It should come as scant surprise that enhanced penalties and CMPs are inadequate to induce firms to comply consistently with corporate law. Indeed, as the “Enron Era” has proven, noncompliance - at long as it goes undetected - can be profitable. One would be naïve to believe that SOX or any other legislation could relive these pressures. Still, despite its persistence noncompliance is an ethical cancer that shakes public faith in the integrity of the free market, imposes negative externalities upon stakeholders, and fosters corruption. As recent experience demonstrates, in the long run noncompliance drives away investment and destroys noncompliant firms. Simply put, noncompliance is bad for business, for the firm, and for the nation.

Yet as injurious as noncompliance is, and despite all the measures instituted to combat it, the phenomenon is ubiquitous. Studies suggest that at least two-thirds of public firms have engaged in serious illegal conduct in the past decade. Is law simply epiphenomenal to firm behavior? Is illegality part of the business of business? Or can a well-designed legal regime, buttressed by CPMs and other instrumentalities, induce a degree of corporate compliance sufficient to protect the integrity of the market and the state? Why, and under what conditions, will firms comply with the legal regime governing corporate conduct, particularly when rules run contrary to their parochial interests? These are among the most pressing questions, and enhancement of compliance is one of the most important tasks, in the realm of public governance.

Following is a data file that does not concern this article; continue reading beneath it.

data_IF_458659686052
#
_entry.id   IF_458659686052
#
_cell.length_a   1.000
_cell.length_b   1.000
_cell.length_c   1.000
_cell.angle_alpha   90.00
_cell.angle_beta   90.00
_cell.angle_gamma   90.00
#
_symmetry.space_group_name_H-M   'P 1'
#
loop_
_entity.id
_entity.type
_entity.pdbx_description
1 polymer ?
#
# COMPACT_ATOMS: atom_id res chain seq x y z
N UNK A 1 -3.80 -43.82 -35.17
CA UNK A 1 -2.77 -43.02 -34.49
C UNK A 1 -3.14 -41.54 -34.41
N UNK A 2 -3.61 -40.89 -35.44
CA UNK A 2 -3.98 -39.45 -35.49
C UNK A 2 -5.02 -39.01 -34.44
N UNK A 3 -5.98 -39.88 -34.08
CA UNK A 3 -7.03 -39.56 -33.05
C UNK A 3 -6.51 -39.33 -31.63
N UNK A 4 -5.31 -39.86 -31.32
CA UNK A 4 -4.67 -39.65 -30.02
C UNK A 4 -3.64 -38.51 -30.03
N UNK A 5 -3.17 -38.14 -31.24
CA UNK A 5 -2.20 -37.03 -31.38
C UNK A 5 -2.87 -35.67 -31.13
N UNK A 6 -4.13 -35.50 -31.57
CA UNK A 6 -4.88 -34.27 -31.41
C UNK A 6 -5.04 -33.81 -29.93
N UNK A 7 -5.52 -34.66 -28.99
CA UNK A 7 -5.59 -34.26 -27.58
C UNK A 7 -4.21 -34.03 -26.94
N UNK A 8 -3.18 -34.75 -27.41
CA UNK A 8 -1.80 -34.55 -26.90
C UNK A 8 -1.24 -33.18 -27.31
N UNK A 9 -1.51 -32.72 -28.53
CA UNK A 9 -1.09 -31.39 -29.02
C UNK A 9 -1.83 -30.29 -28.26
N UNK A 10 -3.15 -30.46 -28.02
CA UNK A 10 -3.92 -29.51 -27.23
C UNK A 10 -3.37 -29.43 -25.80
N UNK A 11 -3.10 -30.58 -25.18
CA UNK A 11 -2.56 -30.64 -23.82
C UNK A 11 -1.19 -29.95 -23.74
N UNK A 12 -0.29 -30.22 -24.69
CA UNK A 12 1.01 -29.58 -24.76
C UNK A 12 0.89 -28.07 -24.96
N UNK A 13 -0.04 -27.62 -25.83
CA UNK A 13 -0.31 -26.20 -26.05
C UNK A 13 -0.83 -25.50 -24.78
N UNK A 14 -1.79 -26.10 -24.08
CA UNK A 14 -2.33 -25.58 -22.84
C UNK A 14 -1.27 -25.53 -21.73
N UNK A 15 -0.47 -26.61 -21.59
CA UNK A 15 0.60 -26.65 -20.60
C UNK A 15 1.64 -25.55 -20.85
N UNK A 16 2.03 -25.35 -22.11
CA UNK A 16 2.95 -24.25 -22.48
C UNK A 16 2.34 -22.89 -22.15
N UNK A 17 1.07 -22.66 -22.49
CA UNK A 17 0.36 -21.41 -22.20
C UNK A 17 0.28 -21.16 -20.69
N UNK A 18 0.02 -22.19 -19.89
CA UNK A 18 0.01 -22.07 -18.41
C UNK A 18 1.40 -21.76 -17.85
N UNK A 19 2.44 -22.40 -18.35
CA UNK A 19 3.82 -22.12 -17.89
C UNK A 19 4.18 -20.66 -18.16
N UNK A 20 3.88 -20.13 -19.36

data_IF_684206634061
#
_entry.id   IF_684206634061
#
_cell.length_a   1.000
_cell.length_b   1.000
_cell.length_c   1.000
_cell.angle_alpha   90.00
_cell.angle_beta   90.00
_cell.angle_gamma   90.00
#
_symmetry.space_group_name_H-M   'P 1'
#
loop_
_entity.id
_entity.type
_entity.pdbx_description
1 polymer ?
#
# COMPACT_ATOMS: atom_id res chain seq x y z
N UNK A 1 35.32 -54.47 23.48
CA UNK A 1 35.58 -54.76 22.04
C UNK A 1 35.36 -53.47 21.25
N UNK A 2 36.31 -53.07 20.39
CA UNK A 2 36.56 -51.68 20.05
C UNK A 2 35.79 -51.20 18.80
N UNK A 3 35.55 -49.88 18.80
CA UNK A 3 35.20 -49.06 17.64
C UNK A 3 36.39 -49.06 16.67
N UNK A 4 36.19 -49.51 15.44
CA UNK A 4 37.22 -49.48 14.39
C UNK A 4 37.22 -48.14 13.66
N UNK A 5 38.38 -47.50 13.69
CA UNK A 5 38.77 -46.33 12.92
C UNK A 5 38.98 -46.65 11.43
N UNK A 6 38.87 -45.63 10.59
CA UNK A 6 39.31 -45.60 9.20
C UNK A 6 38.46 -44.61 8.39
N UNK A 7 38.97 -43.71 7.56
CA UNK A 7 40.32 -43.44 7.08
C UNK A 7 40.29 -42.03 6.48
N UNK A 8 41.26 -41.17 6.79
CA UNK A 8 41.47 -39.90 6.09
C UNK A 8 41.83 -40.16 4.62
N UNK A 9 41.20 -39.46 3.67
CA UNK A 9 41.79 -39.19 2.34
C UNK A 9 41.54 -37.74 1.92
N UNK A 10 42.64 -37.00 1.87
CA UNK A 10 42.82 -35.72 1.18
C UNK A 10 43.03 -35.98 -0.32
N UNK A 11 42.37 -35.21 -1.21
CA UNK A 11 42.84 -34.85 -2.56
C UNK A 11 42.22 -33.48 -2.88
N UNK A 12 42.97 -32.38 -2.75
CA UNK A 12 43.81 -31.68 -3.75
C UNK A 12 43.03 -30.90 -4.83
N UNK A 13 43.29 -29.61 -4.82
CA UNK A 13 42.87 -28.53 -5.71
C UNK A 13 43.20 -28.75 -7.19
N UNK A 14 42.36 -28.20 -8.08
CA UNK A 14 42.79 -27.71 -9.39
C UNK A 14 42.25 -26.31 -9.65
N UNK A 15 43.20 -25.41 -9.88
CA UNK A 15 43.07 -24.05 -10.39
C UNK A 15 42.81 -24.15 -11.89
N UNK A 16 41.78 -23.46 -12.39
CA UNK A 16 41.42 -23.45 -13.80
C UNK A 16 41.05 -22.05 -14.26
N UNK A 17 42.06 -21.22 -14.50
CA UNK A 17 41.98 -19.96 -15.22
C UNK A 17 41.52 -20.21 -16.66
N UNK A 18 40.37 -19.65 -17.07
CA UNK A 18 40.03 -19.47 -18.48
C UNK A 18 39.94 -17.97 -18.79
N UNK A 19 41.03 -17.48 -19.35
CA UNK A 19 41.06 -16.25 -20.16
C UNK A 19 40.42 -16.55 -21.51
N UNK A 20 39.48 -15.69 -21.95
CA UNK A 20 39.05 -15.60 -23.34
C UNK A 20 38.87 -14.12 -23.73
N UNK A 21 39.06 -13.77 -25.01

Accordingly, Part I surveys and critiques existing theories of corporate legal compliance [CLC]. Part II develops an alternative theory that traces associations between the personalities of CEOs and firm compliance with or violation of obligations arising under corporate law. Part III surveys historical data to test heuristically the proffered theory and offer explanations and predictions of firm behaviors regarding CLC. Part IV, followed by a Conclusion, summarizes the associative relationships between CEO personalities and CLC, anticipates criticisms, and suggests future research to build upon evidence that evaluation and selection of CEOs on the basis of their CLC propensities is an important constituent of corporate strategy that bears heavily on firm survivability and prosperity.

Keywords: legal compliance, business law, corporate strategy, ethics, Sarbanes-Oxley, personality, CEO

JEL Classification: D21, D63, D78, D81, K14, K21, K22, K31, K32, K42

Suggested Citation

Bradford, William C., Because That's Where the Money Is: Toward a Theory and Strategy of Corporate Legal Compliance (January 1, 2007). Available at SSRN: or

William C. Bradford (Contact Author)

Chiricahua Apache Nation ( email )

Alexandria, VA 22312
United States
703 517 5719 (Phone)